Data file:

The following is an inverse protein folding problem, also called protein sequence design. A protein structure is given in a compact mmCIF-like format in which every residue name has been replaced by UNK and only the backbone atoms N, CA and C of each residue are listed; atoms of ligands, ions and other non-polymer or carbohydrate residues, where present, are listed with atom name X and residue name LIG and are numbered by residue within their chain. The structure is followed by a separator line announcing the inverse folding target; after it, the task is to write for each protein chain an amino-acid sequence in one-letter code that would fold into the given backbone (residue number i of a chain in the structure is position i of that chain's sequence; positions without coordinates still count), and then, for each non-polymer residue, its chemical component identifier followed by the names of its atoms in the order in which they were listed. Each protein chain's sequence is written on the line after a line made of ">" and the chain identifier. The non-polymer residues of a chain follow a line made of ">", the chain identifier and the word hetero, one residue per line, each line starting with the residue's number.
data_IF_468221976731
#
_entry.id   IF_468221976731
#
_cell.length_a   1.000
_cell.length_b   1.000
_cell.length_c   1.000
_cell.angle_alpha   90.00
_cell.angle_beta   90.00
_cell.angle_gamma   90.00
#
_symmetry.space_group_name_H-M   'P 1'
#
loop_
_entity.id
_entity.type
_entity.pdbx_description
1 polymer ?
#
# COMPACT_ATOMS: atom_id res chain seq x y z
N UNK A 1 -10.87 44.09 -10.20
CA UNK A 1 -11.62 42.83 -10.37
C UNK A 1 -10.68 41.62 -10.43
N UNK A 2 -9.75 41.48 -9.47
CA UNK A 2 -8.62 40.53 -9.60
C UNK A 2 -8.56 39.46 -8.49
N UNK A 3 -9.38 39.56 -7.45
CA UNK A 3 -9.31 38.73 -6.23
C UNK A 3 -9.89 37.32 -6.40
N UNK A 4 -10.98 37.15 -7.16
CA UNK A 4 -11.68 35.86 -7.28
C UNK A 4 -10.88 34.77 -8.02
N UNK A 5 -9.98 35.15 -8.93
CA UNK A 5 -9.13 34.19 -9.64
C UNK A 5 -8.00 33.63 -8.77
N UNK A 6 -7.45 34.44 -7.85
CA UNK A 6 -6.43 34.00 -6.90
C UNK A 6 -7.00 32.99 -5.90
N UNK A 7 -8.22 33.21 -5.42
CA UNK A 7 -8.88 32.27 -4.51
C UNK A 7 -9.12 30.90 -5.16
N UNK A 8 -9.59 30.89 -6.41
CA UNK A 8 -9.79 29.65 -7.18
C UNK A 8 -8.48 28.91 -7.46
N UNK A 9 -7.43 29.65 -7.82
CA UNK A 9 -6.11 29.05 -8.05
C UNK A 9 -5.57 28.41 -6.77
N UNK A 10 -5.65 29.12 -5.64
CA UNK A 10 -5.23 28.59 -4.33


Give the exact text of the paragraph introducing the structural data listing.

The following is an inverse protein folding problem, also called protein sequence design. A protein structure is given in a compact mmCIF-like format in which every residue name has been replaced by UNK and only the backbone atoms N, CA and C of each residue are listed; atoms of ligands, ions and other non-polymer or carbohydrate residues, where present, are listed with atom name X and residue name LIG and are numbered by residue within their chain. The structure is followed by a separator line announcing the inverse folding target; after it, the task is to write for each protein chain an amino-acid sequence in one-letter code that would fold into the given backbone (residue number i of a chain in the structure is position i of that chain's sequence; positions without coordinates still count), and then, for each non-polymer residue, its chemical component identifier followed by the names of its atoms in the order in which they were listed. Each protein chain's sequence is written on the line after a line made of ">" and the chain identifier. The non-polymer residues of a chain follow a line made of ">", the chain identifier and the word hetero, one residue per line, each line starting with the residue's number.